5835 Vine Street Lincoln, Nebraska 68505
Dear Stan,

It was good to hear from you again, as always.

Of course I am interested in what you say about the The Song of the Indian Wars. Here are a few points that you might be able to use. First, as to the acceptance of the book: When it appeared in 1925 it was chosen from world literature by a national committee as one of 500 books to constitute the White House Library. Second, Dr. Frederick Jackson Turner of Harvard, author of the famous book, The Frontier in American History, read The Song of the Indian Wars and remarked when he returned the copy to one of his graduate students, who had been my student also; "After all, perhaps the poet is the best historian." Third, while it is true to recorded history, most of the material was obtained from those who were in the Indian Wars, both whites and Indians. I was the first civilian member of the Order of the Indian Wars, and knew officers who had fought on the Plains.

As you know, The Song of the Indian Wars deals with the great westward migration which took place after the Civil War and with the last great fight for the bison pastures between the westering white man and the Plains Indians——the Sioux, the Cheyenne, and the Arapahoe. It is interesting to note also that The Cycle of the West, which includes The Song of the Indian Wars, was chosen as one of the best 3000 books appearing in the 3000 years from Homer to Hemingway. These were chosen by a consensus of expert opinion aver ​ a period of thirty years. The book, The World's Best Books from Homer to Hemingway, edited by John Asa Dickinson, is available in any large library. The foregoing points are given merely to suggest the importance of the book.

As to heroes, the prefactory material in the school edition of The Song of Three Friends and The Song of Hugh Glass gives the reason for regarding the movement as typically epic and the heroes as epic heroes. This edition is now a collector's item, and if it isn't available to you , I will xerox the pertinent material. The Cycle of the West, including The Song of the Indian Wars, has been characterized as the first democratic epic, the heroes being common men. If you will read it through again (How many times already!), you will find that heroism occurs often and at various levels in The Song of the Indian Wars; at the highest level in Crazy Horse and at a lower level in Condon, standing on his barrel of beans and telling Death, the blackguard, what he thought of him. In order to choose the heroes you need only to read the Song again. Beecher's Island has several examples of heroism, both white and Indian (remember Roman Nose), and so have the Wagon Box fight and the Custer fight.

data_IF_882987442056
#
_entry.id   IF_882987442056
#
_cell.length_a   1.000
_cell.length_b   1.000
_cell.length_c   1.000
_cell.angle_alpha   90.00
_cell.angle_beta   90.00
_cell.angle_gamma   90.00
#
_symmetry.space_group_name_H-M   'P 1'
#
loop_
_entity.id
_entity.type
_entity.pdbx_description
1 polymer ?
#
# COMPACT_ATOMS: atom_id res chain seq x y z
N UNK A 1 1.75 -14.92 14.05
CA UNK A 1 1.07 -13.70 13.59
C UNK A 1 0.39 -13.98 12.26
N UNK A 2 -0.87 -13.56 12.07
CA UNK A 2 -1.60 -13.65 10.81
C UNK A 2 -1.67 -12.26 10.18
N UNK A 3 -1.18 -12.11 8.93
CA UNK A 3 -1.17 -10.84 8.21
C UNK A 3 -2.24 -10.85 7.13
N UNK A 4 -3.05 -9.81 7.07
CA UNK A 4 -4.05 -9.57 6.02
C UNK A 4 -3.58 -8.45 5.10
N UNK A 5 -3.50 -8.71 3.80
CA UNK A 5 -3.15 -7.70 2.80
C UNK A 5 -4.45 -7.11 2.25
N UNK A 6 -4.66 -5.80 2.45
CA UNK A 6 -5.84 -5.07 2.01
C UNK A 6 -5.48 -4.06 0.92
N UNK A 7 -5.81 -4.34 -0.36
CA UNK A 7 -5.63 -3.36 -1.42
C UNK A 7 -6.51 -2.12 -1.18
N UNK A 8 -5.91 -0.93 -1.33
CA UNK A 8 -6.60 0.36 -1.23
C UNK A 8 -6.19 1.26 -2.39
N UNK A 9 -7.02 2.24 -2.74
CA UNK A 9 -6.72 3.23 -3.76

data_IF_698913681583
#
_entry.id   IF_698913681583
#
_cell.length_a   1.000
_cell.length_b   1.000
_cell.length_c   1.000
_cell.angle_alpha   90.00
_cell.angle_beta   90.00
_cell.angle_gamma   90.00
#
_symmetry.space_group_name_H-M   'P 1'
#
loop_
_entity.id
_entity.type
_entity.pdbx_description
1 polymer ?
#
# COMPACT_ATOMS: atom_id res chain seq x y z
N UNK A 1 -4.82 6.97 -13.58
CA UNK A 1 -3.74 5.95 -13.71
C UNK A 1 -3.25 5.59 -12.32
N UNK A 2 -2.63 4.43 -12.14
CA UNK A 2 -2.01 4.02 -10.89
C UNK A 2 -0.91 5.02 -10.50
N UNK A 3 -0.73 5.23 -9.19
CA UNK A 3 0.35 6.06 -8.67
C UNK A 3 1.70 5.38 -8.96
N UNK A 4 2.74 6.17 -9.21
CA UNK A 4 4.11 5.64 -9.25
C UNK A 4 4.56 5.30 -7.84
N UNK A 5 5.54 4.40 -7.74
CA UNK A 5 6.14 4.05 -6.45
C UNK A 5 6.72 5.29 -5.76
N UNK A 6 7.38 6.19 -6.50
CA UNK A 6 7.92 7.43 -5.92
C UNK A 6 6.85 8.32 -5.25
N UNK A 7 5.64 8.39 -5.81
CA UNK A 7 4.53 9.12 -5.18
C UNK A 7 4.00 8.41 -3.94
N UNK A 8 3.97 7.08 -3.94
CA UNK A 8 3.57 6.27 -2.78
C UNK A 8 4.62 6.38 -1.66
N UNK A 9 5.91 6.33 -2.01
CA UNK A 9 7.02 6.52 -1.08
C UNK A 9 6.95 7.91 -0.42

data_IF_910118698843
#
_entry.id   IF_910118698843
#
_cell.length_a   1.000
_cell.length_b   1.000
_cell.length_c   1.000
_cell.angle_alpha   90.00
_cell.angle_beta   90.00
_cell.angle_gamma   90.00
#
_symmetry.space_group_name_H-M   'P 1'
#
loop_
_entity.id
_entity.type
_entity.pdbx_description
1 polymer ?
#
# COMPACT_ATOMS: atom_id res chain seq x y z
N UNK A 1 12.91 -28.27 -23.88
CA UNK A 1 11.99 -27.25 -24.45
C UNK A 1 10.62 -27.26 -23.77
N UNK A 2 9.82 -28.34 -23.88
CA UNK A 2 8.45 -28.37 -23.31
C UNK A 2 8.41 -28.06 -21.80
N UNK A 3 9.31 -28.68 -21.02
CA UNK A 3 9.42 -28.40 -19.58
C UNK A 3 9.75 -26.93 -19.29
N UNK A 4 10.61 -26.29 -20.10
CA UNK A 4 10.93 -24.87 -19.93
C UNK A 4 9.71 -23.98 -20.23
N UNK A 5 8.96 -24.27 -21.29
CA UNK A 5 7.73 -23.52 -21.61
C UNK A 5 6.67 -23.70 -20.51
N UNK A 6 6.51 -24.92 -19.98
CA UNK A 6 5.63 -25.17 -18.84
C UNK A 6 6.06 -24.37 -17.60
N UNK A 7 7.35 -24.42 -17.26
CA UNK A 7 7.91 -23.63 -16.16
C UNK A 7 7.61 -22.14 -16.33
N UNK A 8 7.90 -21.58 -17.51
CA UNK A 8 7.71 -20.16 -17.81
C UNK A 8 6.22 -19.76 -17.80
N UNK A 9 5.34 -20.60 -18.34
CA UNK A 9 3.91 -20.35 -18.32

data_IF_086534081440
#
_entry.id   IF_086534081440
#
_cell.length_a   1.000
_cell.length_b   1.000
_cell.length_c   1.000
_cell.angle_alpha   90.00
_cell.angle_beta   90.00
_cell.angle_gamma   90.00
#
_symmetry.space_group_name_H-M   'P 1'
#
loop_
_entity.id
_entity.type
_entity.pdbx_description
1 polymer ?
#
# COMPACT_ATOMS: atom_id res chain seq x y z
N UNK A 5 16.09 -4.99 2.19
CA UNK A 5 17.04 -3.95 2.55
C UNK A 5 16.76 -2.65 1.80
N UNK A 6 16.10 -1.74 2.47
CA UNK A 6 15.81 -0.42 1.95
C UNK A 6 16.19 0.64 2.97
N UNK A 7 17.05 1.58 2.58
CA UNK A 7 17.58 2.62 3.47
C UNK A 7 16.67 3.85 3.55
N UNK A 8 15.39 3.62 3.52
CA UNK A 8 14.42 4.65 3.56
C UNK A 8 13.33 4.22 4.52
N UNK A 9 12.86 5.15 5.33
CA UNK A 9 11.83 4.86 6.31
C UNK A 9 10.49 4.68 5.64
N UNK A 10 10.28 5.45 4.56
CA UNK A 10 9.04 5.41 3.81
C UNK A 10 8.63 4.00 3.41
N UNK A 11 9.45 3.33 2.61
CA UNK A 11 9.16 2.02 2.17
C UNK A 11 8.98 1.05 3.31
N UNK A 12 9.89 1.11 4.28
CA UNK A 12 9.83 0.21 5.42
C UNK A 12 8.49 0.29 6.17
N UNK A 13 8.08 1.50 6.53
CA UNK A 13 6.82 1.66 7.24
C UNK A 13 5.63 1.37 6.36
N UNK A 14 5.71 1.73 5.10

Think of the heroism of Spotted Tail, who put the death paint on his face and offered himself to be punsished for his depredations on the Platte, thus shielding his warriors. You could find, I think, a score of unquestionable examples of heroism on various levels.

I should think that it would not be necessary to argue the importance of this American theme and the American heroes, both Indian and white.

I know that you know these things I have pointed out, but I am only trying to remind you. I suggest that you write out a statement including all the points that I have made, using my order and as much of my own wording as seems desirable. In fact, you may make any use of this letter you like.

I am glad that you would like to teach my stuff, because I know the power of your enthusiasm.

With the old love for you, Alicia, and the youngsters,

John G. Neihardt